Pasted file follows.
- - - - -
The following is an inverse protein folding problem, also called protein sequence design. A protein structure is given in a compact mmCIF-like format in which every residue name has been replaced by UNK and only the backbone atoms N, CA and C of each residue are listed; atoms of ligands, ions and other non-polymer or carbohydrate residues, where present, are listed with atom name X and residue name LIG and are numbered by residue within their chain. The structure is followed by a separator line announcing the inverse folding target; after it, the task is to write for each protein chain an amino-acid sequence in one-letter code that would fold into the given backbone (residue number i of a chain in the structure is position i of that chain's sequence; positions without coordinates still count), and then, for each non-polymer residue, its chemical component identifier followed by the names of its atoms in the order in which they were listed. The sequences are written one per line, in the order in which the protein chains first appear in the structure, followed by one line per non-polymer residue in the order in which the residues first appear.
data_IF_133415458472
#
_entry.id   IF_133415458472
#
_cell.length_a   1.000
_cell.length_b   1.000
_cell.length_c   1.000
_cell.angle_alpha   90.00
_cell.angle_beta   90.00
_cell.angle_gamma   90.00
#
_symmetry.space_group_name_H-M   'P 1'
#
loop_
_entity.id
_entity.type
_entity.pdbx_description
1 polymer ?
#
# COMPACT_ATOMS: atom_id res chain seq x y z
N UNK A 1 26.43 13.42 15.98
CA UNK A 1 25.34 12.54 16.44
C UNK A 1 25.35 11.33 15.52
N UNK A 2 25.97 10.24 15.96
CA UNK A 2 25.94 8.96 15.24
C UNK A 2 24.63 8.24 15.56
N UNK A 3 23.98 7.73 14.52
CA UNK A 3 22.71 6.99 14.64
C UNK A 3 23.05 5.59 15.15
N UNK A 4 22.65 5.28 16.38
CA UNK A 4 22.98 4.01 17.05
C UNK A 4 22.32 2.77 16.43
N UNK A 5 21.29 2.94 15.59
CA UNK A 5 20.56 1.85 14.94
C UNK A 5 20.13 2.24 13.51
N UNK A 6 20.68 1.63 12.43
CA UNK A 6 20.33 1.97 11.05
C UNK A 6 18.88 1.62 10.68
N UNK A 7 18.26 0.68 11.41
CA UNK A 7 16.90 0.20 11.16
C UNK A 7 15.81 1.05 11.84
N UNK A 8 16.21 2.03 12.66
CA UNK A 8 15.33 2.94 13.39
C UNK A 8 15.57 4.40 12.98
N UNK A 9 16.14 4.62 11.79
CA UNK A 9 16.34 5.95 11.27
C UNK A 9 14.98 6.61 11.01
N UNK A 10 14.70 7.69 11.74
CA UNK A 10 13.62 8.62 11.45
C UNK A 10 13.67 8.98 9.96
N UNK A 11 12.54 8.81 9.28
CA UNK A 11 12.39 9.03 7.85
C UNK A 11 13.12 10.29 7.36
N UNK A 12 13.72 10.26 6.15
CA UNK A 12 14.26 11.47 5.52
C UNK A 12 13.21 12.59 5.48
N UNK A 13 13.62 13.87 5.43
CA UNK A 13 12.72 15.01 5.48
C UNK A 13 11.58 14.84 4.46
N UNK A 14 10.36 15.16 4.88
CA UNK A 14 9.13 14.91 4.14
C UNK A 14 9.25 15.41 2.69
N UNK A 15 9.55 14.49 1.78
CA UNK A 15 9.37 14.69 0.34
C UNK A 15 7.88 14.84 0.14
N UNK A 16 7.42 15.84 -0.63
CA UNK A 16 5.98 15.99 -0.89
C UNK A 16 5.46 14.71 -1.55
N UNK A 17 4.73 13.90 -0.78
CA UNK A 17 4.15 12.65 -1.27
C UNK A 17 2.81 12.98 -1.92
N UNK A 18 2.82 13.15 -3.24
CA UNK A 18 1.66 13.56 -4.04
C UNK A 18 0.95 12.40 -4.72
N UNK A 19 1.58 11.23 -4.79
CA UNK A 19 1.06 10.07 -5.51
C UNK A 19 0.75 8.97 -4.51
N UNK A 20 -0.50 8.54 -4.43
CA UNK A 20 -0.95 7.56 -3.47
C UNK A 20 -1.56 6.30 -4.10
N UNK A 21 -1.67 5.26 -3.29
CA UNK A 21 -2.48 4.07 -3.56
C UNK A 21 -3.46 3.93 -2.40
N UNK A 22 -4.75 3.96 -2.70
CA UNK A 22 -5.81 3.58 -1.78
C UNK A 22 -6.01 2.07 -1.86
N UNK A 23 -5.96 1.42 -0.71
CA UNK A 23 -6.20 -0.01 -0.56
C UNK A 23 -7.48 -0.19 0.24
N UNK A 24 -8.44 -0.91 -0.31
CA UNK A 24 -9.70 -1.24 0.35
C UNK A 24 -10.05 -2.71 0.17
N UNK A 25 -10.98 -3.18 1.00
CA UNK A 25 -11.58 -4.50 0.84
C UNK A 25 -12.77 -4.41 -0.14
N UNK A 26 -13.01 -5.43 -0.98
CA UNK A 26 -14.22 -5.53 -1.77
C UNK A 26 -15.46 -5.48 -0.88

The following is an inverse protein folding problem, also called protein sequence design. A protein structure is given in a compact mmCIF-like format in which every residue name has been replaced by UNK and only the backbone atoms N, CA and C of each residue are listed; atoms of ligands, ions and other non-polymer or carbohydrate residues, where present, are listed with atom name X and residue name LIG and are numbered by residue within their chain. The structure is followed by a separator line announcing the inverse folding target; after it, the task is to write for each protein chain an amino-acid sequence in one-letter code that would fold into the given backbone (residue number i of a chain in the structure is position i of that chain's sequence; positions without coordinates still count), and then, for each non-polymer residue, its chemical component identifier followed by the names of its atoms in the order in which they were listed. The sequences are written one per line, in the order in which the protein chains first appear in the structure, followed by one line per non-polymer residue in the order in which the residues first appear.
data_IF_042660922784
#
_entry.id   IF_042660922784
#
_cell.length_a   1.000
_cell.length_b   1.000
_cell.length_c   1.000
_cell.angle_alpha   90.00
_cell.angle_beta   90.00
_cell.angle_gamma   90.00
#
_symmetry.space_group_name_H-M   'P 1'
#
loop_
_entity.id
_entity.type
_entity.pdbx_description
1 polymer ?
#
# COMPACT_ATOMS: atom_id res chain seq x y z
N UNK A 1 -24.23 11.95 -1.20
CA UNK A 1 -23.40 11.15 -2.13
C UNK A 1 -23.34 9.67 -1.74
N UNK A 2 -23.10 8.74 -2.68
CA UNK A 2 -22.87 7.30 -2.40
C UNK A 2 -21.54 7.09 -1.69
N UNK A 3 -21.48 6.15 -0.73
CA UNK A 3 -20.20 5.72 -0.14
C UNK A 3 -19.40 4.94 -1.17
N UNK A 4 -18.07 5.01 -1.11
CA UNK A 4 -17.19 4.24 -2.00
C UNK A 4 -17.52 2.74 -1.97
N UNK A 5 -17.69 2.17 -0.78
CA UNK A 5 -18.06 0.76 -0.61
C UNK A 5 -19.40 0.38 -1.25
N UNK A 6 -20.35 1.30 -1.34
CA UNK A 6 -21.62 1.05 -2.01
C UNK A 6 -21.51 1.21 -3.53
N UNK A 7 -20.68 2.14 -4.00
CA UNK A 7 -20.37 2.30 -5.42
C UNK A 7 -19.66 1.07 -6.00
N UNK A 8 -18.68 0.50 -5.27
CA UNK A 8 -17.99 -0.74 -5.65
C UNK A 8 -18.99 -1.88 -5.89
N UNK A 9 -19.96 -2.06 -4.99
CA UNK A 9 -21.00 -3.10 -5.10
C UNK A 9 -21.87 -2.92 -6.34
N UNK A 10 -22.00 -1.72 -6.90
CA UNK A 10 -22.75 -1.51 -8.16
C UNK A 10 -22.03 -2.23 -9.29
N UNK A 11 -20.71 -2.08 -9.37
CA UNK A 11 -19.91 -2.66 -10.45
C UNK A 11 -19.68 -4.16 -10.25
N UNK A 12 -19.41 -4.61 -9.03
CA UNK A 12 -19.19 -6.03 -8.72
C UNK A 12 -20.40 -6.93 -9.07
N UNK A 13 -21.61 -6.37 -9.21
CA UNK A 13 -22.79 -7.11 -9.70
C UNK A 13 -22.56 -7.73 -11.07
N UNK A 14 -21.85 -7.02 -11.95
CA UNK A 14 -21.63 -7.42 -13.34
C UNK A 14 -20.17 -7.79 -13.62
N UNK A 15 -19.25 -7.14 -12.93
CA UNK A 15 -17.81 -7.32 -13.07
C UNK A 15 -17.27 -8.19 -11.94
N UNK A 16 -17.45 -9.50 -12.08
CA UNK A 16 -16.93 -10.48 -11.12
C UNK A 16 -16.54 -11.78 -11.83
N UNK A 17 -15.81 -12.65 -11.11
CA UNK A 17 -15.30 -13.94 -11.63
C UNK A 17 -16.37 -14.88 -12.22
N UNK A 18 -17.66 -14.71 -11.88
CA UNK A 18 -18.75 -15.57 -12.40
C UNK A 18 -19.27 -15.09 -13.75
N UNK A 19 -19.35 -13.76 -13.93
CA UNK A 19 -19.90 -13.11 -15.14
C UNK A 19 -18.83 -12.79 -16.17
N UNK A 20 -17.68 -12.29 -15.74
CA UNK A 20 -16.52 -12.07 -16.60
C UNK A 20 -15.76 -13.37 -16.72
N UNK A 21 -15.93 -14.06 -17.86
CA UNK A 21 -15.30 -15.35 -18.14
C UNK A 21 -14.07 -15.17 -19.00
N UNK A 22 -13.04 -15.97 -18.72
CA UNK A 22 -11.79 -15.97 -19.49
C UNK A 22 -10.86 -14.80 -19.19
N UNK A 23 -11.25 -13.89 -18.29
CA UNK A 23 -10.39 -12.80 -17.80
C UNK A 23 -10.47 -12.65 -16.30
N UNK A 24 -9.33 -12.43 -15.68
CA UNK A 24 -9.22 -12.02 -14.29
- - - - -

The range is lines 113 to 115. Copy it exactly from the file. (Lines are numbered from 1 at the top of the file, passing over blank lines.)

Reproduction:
#
loop_
_entity.id